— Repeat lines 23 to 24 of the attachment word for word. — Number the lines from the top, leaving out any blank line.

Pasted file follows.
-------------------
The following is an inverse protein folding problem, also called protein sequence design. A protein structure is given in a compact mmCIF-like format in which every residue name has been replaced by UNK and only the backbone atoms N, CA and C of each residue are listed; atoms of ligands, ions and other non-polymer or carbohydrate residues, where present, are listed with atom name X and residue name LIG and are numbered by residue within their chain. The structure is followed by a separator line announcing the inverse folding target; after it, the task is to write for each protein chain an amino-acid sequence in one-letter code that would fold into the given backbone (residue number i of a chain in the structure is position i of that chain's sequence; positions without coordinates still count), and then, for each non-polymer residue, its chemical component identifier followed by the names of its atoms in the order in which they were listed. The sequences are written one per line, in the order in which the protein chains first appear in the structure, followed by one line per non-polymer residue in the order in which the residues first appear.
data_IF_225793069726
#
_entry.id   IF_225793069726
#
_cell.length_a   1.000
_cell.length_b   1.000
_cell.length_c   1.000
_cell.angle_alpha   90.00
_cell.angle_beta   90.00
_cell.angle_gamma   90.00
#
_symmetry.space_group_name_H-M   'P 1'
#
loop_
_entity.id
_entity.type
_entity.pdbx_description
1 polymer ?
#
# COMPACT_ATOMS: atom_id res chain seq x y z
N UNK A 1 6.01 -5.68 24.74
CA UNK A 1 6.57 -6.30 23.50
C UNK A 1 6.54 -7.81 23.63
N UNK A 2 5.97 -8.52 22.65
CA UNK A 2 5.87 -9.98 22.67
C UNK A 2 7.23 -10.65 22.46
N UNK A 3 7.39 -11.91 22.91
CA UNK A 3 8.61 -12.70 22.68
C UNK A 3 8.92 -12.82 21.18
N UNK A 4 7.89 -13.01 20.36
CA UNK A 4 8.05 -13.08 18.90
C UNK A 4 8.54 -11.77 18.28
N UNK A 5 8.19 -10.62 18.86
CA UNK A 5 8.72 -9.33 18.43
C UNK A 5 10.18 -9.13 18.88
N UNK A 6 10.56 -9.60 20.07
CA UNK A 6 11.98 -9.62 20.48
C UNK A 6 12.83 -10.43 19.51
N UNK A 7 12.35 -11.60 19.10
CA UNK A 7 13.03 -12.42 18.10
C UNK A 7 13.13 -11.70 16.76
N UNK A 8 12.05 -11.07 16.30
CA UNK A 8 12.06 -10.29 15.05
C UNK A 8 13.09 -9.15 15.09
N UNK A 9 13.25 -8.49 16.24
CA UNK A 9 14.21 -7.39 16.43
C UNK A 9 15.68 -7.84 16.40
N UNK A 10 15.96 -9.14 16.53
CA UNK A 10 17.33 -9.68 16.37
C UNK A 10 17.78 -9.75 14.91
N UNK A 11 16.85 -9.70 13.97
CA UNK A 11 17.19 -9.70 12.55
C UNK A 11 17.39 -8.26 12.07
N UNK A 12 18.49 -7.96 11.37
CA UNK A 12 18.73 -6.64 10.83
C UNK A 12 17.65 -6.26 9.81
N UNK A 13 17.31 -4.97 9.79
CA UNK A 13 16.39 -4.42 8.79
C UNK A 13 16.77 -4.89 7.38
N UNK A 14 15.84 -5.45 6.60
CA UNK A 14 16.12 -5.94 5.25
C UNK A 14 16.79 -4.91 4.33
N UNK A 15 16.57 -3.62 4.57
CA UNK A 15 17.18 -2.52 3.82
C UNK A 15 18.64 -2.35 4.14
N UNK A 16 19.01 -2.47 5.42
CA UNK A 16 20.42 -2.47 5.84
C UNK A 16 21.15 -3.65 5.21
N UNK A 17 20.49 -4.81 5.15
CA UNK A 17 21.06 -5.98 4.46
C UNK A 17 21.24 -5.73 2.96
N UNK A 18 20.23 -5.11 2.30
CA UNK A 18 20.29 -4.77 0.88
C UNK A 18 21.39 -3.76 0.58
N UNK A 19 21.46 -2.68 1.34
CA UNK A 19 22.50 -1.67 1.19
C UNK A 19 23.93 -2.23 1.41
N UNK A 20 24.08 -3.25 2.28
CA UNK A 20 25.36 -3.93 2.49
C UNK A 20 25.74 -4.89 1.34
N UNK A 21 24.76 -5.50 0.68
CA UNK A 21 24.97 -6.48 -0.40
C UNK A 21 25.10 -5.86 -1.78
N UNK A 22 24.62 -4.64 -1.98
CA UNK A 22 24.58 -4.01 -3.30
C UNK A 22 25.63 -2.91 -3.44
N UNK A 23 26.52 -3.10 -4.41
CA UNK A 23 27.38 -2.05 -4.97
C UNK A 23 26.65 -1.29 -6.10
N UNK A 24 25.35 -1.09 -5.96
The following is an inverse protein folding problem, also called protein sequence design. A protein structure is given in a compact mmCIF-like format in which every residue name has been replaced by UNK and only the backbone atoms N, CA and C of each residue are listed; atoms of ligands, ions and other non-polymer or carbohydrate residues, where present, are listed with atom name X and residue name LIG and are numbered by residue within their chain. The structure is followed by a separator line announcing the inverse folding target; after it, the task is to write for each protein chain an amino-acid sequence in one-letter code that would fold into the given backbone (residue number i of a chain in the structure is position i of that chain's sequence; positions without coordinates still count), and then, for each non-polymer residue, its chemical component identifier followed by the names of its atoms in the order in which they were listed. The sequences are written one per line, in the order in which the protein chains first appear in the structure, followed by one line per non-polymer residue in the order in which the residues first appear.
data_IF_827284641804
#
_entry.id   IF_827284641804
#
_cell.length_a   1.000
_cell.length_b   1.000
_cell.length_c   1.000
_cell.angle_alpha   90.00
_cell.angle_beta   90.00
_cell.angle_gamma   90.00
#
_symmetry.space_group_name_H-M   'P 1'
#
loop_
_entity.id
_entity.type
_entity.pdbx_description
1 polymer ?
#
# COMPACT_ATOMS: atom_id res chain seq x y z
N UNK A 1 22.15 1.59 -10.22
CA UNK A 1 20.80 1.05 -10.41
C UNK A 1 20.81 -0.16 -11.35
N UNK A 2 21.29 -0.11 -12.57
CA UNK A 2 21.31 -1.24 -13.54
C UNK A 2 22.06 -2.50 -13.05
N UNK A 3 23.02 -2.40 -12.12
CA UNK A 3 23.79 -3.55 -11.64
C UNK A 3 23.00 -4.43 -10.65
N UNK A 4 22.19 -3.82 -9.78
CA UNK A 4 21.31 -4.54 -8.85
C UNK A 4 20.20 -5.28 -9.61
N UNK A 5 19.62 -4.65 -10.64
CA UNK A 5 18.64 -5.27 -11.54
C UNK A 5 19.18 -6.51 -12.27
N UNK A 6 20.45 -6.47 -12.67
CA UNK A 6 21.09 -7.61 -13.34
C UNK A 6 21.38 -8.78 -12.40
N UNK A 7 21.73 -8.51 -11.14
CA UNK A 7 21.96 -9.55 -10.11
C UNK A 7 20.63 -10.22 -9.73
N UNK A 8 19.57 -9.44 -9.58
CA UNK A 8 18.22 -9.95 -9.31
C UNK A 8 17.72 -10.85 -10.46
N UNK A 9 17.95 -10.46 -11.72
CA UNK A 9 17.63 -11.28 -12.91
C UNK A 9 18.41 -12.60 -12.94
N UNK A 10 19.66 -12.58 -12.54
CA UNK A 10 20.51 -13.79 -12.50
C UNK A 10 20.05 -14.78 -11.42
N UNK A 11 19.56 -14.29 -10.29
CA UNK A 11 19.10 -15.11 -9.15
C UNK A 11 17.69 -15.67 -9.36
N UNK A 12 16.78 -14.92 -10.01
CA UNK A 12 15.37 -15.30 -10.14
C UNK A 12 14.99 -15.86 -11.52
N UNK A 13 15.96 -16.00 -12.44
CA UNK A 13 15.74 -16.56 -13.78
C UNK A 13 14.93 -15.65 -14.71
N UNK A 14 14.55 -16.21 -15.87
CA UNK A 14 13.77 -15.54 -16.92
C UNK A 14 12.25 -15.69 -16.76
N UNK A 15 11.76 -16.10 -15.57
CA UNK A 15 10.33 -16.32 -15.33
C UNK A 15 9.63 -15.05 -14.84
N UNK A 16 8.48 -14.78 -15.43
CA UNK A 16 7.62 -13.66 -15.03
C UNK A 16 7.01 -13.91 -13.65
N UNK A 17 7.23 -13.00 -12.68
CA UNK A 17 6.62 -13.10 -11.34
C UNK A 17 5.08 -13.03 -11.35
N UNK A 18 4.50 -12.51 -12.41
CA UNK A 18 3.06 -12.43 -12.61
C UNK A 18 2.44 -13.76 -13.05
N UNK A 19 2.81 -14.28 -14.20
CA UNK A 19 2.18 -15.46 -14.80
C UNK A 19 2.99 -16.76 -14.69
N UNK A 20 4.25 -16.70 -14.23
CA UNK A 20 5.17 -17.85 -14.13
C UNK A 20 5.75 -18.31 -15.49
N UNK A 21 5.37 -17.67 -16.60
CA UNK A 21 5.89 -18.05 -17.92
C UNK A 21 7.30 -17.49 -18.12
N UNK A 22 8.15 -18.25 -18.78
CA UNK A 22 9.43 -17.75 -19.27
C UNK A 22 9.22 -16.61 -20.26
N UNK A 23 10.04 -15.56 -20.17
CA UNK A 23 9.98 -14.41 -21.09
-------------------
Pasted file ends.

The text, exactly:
CA UNK A 1 6.57 -6.30 23.50
C UNK A 1 6.54 -7.81 23.63